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Region 1: EPA New England

Tribal Environmental Programs and Accomplishments

Tribal News

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Penobscot Nation officials are celebrating the recent acquisition of four new hybrid technology vehicles purchased with federal grants. On Thursday, Chief Kirk Francis said the purchase of three gas-and-electric Toyota Highlanders and a Toyota Camry not only will save money on fuel but also reflects the tribe's commitment to environmental protection.

"Obviously, this is very important to us as historic stewards of the land," Francis said. "We are trying to reduce our carbon footprint and to be leaders … in the transition to green technology."

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Two of the Highlanders and the Camry, all silver in color, are emblazoned with the logo of the tribe's public safety department and will be used for police business. Police Chief Robert Bryant said he expects to reduce the department's fuel costs by as much as 75 percent as a result of the vehicles' estimated 40-mile-per-gallon efficiency.

"They run on battery below 25 miles an hour, and since the speed limit on the island is 20 miles an hour, they'll be using electricity most of the time," Bryant said. The vehicles' near-silent operation while in battery mode will also enable police to keep a low profile as they work, he noted.

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The third Highlander, which will be white with green lettering when it arrives from an area paint shop, is for the use of the tribe's air quality program. Program manager and vice chief of the tribe Bill Thompson said he makes frequent trips to the Carrabassett Valley area where the Penobscot Nation, along with other government agencies, has several air quality monitors in place. The vehicle's prominent identification as a hybrid will send a public message about the importance of investing in environmentally friendly technology, he said.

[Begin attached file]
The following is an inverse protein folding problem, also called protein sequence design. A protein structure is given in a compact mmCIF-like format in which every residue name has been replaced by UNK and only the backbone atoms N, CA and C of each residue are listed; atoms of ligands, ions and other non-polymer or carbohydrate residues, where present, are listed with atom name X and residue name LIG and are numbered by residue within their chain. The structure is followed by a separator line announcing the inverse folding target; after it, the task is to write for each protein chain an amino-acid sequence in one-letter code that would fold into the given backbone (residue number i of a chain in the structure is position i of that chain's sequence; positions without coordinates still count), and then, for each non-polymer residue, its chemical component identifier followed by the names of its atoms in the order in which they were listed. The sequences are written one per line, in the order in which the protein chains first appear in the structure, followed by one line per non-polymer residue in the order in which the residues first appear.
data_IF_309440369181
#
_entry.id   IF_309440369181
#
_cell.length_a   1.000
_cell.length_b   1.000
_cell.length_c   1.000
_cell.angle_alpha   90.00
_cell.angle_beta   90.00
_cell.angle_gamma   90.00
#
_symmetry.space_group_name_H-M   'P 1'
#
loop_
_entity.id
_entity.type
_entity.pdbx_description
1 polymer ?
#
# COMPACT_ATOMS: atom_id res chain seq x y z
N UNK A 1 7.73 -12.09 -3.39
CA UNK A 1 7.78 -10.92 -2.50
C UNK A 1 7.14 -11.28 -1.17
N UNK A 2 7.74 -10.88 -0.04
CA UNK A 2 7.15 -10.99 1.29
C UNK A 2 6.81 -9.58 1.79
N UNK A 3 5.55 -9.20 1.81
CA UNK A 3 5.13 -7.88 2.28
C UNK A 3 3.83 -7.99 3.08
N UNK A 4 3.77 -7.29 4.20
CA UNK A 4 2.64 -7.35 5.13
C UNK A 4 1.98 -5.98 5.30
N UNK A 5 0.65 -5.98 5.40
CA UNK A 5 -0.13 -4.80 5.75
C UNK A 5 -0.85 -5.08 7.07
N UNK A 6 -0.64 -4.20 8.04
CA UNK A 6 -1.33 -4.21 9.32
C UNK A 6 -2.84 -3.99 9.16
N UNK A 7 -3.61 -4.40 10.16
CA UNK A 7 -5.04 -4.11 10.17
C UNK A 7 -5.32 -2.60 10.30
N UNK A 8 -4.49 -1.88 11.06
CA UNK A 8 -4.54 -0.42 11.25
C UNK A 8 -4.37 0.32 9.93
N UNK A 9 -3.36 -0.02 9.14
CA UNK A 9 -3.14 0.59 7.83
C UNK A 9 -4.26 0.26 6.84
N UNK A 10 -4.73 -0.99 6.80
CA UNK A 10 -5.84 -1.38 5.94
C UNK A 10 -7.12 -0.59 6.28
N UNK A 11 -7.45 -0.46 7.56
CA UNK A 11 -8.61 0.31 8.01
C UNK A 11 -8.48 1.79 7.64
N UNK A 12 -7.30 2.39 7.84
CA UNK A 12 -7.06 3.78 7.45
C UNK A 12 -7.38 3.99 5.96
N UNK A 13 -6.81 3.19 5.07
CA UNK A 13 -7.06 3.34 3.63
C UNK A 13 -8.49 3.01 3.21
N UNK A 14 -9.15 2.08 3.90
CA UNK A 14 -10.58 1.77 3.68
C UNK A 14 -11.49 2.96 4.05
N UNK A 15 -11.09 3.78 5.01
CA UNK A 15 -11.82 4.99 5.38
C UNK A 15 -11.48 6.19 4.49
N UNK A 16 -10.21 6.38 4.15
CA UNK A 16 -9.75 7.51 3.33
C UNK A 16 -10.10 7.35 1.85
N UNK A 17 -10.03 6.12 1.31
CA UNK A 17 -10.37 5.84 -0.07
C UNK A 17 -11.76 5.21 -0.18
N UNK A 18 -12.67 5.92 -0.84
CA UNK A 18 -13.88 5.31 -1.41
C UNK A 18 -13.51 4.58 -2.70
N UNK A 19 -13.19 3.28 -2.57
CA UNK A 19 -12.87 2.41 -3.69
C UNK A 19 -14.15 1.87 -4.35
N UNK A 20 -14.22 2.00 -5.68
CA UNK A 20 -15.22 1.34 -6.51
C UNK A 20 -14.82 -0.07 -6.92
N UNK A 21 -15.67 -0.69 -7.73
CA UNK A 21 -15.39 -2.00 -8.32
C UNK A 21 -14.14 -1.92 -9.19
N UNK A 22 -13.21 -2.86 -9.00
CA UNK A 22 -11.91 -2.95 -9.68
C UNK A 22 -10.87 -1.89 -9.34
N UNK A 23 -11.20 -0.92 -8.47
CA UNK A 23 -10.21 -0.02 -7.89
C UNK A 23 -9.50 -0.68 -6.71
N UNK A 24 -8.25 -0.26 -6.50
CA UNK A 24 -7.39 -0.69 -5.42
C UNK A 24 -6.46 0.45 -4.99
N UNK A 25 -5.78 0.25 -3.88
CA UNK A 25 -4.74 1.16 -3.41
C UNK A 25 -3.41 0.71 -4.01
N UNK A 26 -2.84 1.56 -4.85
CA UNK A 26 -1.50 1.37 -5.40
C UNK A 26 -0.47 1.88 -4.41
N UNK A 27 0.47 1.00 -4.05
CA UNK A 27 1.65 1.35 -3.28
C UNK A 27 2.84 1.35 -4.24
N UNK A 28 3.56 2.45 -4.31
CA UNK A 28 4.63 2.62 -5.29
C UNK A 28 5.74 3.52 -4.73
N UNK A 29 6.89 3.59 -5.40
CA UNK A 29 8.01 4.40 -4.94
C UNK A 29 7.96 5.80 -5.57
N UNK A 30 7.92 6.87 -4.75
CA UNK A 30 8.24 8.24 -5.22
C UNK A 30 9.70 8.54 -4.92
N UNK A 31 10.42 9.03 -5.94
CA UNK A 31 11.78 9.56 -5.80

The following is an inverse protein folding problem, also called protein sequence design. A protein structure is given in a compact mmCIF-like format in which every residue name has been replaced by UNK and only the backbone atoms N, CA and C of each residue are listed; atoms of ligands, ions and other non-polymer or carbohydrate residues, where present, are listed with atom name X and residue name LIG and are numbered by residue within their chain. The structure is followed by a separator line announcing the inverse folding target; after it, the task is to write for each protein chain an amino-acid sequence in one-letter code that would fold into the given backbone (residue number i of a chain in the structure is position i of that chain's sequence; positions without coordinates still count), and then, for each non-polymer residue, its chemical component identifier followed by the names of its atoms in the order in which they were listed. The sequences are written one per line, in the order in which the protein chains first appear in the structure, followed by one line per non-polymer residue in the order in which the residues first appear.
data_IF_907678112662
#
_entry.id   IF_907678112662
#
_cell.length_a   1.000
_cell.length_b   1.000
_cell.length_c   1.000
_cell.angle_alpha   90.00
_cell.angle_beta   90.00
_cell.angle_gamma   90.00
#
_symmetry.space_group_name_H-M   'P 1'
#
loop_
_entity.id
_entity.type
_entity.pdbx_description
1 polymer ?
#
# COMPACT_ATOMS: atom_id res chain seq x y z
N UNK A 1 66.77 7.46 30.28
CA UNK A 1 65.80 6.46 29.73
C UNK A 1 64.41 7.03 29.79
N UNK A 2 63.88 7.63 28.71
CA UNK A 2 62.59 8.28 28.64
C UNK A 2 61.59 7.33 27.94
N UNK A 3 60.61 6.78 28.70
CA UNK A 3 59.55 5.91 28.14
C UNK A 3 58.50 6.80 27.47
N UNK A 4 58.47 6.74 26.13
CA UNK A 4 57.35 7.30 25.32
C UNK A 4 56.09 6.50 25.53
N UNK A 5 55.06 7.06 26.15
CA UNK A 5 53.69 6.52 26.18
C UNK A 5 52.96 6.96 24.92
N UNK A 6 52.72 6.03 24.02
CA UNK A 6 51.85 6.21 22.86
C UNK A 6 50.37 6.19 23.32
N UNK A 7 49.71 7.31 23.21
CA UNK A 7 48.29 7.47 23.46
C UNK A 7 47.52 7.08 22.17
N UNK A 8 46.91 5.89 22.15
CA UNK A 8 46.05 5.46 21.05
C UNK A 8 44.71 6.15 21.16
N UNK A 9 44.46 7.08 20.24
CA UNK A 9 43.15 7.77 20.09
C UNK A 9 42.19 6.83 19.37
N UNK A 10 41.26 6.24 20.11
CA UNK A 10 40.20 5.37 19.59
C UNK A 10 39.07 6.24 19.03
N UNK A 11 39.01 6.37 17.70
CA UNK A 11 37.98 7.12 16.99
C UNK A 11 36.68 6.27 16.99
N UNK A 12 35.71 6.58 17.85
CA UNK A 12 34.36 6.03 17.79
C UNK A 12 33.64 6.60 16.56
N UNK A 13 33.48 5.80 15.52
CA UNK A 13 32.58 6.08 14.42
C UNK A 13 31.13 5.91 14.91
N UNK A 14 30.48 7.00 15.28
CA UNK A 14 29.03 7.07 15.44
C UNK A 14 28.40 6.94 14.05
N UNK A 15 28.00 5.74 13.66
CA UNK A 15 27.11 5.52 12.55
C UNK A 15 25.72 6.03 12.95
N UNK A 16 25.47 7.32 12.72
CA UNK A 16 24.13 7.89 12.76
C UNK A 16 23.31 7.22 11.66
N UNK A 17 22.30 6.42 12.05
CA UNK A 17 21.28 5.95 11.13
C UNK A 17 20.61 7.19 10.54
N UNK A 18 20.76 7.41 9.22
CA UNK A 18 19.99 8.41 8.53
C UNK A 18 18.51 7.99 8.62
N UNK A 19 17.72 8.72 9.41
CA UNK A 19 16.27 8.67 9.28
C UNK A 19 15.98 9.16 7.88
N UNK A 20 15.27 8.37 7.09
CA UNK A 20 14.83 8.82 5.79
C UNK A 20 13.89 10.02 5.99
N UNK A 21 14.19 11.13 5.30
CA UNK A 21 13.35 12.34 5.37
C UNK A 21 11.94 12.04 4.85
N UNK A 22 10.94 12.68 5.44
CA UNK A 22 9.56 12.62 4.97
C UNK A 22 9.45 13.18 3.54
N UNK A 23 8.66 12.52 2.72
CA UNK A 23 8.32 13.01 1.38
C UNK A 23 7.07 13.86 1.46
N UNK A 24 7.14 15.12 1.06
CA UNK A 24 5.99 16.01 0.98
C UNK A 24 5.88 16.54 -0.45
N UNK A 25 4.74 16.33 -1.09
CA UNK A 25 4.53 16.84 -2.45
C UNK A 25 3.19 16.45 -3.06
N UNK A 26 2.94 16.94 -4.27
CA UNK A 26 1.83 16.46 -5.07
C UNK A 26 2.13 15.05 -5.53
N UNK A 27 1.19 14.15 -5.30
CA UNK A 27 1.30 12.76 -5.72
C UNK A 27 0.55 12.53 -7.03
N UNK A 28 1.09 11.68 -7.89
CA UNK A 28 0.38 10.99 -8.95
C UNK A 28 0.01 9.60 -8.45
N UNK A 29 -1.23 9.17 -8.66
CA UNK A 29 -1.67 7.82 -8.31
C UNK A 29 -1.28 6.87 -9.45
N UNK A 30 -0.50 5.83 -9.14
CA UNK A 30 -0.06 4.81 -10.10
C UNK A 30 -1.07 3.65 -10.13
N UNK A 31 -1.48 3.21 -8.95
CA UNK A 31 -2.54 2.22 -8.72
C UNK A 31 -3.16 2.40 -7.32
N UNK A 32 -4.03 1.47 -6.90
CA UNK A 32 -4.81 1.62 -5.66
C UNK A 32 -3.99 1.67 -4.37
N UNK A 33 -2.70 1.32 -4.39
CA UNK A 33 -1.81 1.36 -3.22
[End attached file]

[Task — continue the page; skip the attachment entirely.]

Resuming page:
Francis, who chairs the executive committee of the Albuquerque, N.M.-based National Tribal Environmental Council, said the Penobscot Nation is deeply committed to environmental protection. The tribe has long endorsed sustainable forestry practices on tribal lands, supports alternative energy projects, and has constructed a number of housing units certified by the national Leadership in Energy and Environmental Design program, or LEED, he said.

Penobscot River Restoration Project Receives National Award (PDF) (1 pg, 898K, about PDF) Click icon for EPA disclaimer. 
The Penobscot River Restoration Project has been nationally recognized for its outstanding work to restore endangered wild Atlantic salmon and other native migratory sea-run fish while balancing the need for hydroelectric power on the river.

Native American History Month
Native American History Month will again be observed during the entire month of November with events to be announced in the early fall.

Wabanaki Traditional Cultural Lifeways Exposure Scenario
The Wabanaki traditional Cultural Lifeways Scenario project was a coordinated effort among the five federally recognized Tribal Nations in Maine and the EPA. It was produced under a special grant called a DITCA (Direct Implementation Tribal Cooperative Agreement) awarded to the Aroostook Band of Micmacs on behalf of the five tribal nations in Maine. This project has resulted in the development of the Wabanaki Cultural Lifeways Exposure Scenario report. View the full report (PDF) (104 pp, 2.1 MB, about PDF). As the report acknowledges, the Scenario does not represent a risk assessment, but provides an historical representation of the environmental contact, diet, and exposure pathways present in traditional culture lifeways of the Wabanaki peoples of Maine, and the findings of the report serve as an informational resource for consideration in the context of protecting water resources. The report was prepared for EPA in collaboration with the Maine tribal nations by Dr. Barbara Harper, DABT, AESE, inc. and Professor Darren Renco, PhD, Environmental Studies and Native American Studies, Dartmouth College, July 9th, 2009.

Capacity Development of the New England Tribal Environmental Program
The key to our success as a program is that our agenda is developed in close cooperation with the tribes, including daily communication on various subjects. Over the last ten years, support for the Regional Program has grown from $55 thousand to $3 million. Tribal program evolution was multimedia; GAP DW, CWA 104, PWSS, CWA 106, CWA 319, Lead, Radon, EJ, Air 103. (See chart for explanation of the acronyms).

Below is a chart depicting the Tribal Environmental Programs that the New England Tribes are developing for protection of human health and the environment.

Narragansett X X X X X 98
Mashantucket Pequot* X X
Penobscot Nation X X X X X X 99
Wampanoag Tribe X X X X X X X
Passamaquoddy Indian Township X X X X X X 99
Passamaquoddy Pleasant Point X X X X X X X X 99
Houlton Band of Maliseets X X X X X X X X 99
Mohegan Nation* X X X
Aroostook Band of Micmacs X X X X 98
Mashpee Wampanoag X X

* In CT. only the Mohegans Tribes do not accept federal funds for environmental programs due to the economy.

** Requires TAS treatment similar to a state.

Acronyms and Definitions

GAP: General Assistance Program
106: Clean Water Act; Water Quality
104B3: Wetlands
319: Non-Point Source Pollution
TAS: Treatment as a State
TEA/PPG: Tribal-EPA Agreement

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